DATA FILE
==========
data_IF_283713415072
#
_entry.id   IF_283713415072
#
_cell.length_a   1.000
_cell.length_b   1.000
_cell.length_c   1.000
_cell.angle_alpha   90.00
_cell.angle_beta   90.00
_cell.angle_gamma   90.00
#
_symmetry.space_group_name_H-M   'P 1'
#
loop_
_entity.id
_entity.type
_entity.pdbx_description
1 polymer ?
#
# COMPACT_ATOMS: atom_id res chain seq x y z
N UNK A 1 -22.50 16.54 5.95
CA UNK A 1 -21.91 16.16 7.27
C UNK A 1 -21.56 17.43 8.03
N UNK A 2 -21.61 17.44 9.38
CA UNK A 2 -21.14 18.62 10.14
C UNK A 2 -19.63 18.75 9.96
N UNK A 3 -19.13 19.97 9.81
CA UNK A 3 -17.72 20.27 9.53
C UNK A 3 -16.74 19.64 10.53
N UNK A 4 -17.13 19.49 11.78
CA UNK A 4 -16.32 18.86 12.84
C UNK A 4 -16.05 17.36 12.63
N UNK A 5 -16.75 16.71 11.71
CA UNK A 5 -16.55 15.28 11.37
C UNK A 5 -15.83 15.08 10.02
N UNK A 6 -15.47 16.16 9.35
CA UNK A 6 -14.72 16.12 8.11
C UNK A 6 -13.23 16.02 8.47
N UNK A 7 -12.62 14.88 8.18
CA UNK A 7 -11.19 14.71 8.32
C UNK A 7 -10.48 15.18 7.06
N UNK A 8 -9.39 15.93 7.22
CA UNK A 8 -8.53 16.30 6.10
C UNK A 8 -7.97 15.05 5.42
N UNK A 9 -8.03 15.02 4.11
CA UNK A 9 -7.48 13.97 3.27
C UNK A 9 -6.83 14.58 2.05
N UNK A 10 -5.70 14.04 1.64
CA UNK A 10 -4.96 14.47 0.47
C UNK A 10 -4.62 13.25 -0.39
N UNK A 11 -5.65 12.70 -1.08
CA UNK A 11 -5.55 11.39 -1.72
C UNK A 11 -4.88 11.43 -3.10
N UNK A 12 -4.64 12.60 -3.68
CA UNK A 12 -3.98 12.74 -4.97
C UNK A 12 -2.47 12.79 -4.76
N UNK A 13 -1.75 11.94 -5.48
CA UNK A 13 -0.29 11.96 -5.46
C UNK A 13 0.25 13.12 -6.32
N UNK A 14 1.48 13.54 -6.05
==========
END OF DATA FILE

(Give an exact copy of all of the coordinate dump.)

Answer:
data_IF_283713415072
#
_entry.id   IF_283713415072
#
_cell.length_a   1.000
_cell.length_b   1.000
_cell.length_c   1.000
_cell.angle_alpha   90.00
_cell.angle_beta   90.00
_cell.angle_gamma   90.00
#
_symmetry.space_group_name_H-M   'P 1'
#
loop_
_entity.id
_entity.type
_entity.pdbx_description
1 polymer ?
#
# COMPACT_ATOMS: atom_id res chain seq x y z
N UNK A 1 -22.50 16.54 5.95
CA UNK A 1 -21.91 16.16 7.27
C UNK A 1 -21.56 17.43 8.03
N UNK A 2 -21.61 17.44 9.38
CA UNK A 2 -21.14 18.62 10.14
C UNK A 2 -19.63 18.75 9.96
N UNK A 3 -19.13 19.97 9.81
CA UNK A 3 -17.72 20.27 9.53
C UNK A 3 -16.74 19.64 10.53
N UNK A 4 -17.13 19.49 11.78
CA UNK A 4 -16.32 18.86 12.84
C UNK A 4 -16.05 17.36 12.63
N UNK A 5 -16.75 16.71 11.71
CA UNK A 5 -16.55 15.28 11.37
C UNK A 5 -15.83 15.08 10.02
N UNK A 6 -15.47 16.16 9.35
CA UNK A 6 -14.72 16.12 8.11
C UNK A 6 -13.23 16.02 8.47
N UNK A 7 -12.62 14.88 8.18
CA UNK A 7 -11.19 14.71 8.32
C UNK A 7 -10.48 15.18 7.06
N UNK A 8 -9.39 15.93 7.22
CA UNK A 8 -8.53 16.30 6.10
C UNK A 8 -7.97 15.05 5.42
N UNK A 9 -8.03 15.02 4.11
CA UNK A 9 -7.48 13.97 3.27
C UNK A 9 -6.83 14.58 2.05
N UNK A 10 -5.70 14.04 1.64
CA UNK A 10 -4.96 14.47 0.47
C UNK A 10 -4.62 13.25 -0.39
N UNK A 11 -5.65 12.70 -1.08
CA UNK A 11 -5.55 11.39 -1.72
C UNK A 11 -4.88 11.43 -3.10
N UNK A 12 -4.64 12.60 -3.68
CA UNK A 12 -3.98 12.74 -4.97
C UNK A 12 -2.47 12.79 -4.76
N UNK A 13 -1.75 11.94 -5.48
CA UNK A 13 -0.29 11.96 -5.46
C UNK A 13 0.25 13.12 -6.32
N UNK A 14 1.48 13.54 -6.05